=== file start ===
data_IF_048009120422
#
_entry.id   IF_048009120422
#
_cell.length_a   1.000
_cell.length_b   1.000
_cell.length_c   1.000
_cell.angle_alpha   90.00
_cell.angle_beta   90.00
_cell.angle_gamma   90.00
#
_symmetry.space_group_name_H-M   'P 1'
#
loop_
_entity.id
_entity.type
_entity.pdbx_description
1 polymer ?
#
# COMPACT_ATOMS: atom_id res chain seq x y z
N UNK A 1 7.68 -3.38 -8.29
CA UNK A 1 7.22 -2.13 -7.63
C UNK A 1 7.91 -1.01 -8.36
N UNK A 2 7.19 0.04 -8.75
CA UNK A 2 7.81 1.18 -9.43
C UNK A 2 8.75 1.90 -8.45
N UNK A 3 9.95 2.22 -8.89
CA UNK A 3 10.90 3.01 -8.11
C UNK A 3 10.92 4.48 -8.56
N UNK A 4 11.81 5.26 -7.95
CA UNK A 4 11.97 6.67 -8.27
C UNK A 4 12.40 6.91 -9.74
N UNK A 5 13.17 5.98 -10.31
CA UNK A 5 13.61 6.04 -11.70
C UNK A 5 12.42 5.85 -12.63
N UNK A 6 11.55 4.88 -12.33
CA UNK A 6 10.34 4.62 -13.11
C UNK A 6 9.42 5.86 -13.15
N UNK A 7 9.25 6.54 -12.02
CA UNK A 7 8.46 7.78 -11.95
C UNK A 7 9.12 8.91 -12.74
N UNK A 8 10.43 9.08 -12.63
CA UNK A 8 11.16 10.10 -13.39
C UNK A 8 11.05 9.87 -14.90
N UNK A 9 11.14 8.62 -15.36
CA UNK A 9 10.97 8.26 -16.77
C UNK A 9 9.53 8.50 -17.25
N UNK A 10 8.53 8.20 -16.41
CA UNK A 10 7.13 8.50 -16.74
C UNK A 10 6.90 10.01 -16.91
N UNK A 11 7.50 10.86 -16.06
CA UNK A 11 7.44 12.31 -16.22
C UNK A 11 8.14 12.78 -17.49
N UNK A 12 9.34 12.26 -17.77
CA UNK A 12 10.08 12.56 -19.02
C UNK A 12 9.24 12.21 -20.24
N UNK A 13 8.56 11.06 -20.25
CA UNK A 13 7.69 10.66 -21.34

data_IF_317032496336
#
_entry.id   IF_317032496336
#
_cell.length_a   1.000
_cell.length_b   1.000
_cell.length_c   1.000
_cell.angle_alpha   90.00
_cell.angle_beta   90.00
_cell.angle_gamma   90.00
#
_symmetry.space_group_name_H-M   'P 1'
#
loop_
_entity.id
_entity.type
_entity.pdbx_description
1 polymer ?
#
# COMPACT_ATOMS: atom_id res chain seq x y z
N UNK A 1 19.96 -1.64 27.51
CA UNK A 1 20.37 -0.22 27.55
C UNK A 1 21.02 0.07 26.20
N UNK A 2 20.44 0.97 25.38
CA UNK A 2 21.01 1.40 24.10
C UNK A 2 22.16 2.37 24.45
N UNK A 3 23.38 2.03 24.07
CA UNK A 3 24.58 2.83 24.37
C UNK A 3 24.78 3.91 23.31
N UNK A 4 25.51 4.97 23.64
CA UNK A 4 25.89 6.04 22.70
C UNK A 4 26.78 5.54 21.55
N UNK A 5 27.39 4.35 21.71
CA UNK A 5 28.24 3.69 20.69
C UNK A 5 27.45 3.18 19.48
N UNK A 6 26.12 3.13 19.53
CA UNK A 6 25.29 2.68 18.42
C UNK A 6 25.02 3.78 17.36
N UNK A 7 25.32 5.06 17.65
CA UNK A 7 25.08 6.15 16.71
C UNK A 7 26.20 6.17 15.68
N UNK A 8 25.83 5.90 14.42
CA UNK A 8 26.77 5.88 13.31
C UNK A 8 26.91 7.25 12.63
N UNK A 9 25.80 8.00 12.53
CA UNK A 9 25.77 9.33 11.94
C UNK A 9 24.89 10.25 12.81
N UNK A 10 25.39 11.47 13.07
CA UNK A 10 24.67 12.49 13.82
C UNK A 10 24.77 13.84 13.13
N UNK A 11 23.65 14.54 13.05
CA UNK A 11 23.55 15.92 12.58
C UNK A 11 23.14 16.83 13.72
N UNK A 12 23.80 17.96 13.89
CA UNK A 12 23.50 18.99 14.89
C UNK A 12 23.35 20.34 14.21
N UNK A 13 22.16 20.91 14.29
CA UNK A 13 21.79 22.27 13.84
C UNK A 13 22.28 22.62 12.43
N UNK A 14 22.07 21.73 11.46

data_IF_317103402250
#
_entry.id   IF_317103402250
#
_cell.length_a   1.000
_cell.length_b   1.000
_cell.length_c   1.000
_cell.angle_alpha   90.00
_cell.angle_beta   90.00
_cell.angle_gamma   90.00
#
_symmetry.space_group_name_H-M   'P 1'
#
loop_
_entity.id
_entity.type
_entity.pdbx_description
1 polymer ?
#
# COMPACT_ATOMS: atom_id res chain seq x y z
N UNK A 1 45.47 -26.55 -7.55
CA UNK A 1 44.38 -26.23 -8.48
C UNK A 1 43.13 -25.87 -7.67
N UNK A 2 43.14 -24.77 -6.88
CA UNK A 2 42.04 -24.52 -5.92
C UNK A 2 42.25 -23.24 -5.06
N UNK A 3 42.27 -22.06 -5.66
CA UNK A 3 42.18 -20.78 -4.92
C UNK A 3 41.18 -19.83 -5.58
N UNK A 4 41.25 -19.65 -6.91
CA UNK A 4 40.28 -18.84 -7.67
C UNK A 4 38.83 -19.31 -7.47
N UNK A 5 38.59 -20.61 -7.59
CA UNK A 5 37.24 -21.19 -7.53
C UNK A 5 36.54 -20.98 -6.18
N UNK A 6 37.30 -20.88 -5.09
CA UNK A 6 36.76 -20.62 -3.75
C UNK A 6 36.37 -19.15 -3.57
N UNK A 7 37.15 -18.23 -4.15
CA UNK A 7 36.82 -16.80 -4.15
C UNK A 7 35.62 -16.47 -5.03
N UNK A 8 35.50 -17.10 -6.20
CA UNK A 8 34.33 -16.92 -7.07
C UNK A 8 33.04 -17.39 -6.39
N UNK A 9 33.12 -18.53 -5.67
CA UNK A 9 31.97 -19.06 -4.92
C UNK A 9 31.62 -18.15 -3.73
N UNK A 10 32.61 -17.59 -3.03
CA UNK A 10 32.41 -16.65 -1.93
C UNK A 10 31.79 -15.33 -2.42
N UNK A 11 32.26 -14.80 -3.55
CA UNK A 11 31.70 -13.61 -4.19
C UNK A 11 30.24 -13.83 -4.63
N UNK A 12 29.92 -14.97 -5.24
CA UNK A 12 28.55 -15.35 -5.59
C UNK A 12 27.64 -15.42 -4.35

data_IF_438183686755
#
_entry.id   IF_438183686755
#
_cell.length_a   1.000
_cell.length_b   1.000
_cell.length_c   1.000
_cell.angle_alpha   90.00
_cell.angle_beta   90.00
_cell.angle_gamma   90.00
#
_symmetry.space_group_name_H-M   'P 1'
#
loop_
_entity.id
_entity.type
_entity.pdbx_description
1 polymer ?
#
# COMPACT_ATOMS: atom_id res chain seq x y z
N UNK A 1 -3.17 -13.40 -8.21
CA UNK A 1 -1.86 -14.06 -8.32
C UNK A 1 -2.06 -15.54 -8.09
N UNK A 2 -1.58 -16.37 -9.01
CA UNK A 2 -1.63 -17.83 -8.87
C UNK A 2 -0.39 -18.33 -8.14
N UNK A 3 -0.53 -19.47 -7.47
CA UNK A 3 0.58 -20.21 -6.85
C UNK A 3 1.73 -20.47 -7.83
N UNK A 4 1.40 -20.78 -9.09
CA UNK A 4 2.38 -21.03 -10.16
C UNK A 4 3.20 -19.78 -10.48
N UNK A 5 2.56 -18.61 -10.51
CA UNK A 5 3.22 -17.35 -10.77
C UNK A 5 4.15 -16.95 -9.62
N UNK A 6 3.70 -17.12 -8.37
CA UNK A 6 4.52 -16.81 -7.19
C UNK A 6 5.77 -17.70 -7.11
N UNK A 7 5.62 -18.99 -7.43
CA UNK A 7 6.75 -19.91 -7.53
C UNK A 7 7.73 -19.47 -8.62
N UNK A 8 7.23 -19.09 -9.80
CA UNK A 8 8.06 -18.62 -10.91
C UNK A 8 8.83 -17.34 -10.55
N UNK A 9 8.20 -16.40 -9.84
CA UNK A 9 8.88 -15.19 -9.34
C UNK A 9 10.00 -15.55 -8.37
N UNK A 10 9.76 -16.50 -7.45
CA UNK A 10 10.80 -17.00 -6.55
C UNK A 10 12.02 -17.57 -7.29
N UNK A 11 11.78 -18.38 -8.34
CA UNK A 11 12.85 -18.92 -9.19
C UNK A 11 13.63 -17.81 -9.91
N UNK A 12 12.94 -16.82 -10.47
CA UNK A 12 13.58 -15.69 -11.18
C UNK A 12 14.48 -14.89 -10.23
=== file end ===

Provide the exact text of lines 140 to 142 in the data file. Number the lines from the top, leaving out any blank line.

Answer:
CA UNK A 1 44.38 -26.23 -8.48
C UNK A 1 43.13 -25.87 -7.67
N UNK A 2 43.14 -24.77 -6.88